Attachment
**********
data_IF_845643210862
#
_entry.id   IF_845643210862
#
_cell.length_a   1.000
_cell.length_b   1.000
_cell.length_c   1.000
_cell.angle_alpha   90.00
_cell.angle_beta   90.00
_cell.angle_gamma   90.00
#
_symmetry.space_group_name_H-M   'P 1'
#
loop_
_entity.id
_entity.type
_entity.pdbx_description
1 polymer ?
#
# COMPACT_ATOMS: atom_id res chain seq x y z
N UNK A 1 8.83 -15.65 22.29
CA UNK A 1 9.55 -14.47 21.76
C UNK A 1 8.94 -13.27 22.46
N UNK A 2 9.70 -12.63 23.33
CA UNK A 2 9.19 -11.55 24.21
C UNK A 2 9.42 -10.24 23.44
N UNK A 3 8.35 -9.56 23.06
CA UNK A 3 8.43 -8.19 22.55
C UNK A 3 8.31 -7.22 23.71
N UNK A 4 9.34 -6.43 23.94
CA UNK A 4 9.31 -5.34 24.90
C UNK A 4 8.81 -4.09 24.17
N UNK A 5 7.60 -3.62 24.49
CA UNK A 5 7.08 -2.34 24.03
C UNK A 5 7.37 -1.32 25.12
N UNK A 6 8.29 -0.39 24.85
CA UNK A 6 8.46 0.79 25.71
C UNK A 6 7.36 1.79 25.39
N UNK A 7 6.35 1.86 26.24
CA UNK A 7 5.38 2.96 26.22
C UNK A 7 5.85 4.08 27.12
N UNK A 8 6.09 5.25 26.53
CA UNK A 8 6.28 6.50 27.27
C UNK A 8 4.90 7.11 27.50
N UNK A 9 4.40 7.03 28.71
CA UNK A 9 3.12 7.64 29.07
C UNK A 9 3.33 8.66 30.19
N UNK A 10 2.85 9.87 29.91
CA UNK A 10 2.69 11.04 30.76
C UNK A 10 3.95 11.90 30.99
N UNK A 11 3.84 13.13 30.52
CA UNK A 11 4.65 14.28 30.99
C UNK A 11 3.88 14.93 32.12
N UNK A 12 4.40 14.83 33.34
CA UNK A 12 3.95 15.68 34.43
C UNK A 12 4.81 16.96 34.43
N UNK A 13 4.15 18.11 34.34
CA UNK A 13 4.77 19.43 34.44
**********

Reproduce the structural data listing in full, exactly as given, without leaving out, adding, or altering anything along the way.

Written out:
data_IF_845643210862
#
_entry.id   IF_845643210862
#
_cell.length_a   1.000
_cell.length_b   1.000
_cell.length_c   1.000
_cell.angle_alpha   90.00
_cell.angle_beta   90.00
_cell.angle_gamma   90.00
#
_symmetry.space_group_name_H-M   'P 1'
#
loop_
_entity.id
_entity.type
_entity.pdbx_description
1 polymer ?
#
# COMPACT_ATOMS: atom_id res chain seq x y z
N UNK A 1 8.83 -15.65 22.29
CA UNK A 1 9.55 -14.47 21.76
C UNK A 1 8.94 -13.27 22.46
N UNK A 2 9.70 -12.63 23.33
CA UNK A 2 9.19 -11.55 24.21
C UNK A 2 9.42 -10.24 23.44
N UNK A 3 8.35 -9.56 23.06
CA UNK A 3 8.43 -8.19 22.55
C UNK A 3 8.31 -7.22 23.71
N UNK A 4 9.34 -6.43 23.94
CA UNK A 4 9.31 -5.34 24.90
C UNK A 4 8.81 -4.09 24.17
N UNK A 5 7.60 -3.62 24.49
CA UNK A 5 7.08 -2.34 24.03
C UNK A 5 7.37 -1.32 25.12
N UNK A 6 8.29 -0.39 24.85
CA UNK A 6 8.46 0.79 25.71
C UNK A 6 7.36 1.79 25.39
N UNK A 7 6.35 1.86 26.24
CA UNK A 7 5.38 2.96 26.22
C UNK A 7 5.85 4.08 27.12
N UNK A 8 6.09 5.25 26.53
CA UNK A 8 6.28 6.50 27.27
C UNK A 8 4.90 7.11 27.50
N UNK A 9 4.40 7.03 28.71
CA UNK A 9 3.12 7.64 29.07
C UNK A 9 3.33 8.66 30.19
N UNK A 10 2.85 9.87 29.91
CA UNK A 10 2.69 11.04 30.76
C UNK A 10 3.95 11.90 30.99
N UNK A 11 3.84 13.13 30.52
CA UNK A 11 4.65 14.28 30.99
C UNK A 11 3.88 14.93 32.12
N UNK A 12 4.40 14.83 33.34
CA UNK A 12 3.95 15.68 34.43
C UNK A 12 4.81 16.96 34.43
N UNK A 13 4.15 18.11 34.34
CA UNK A 13 4.77 19.43 34.44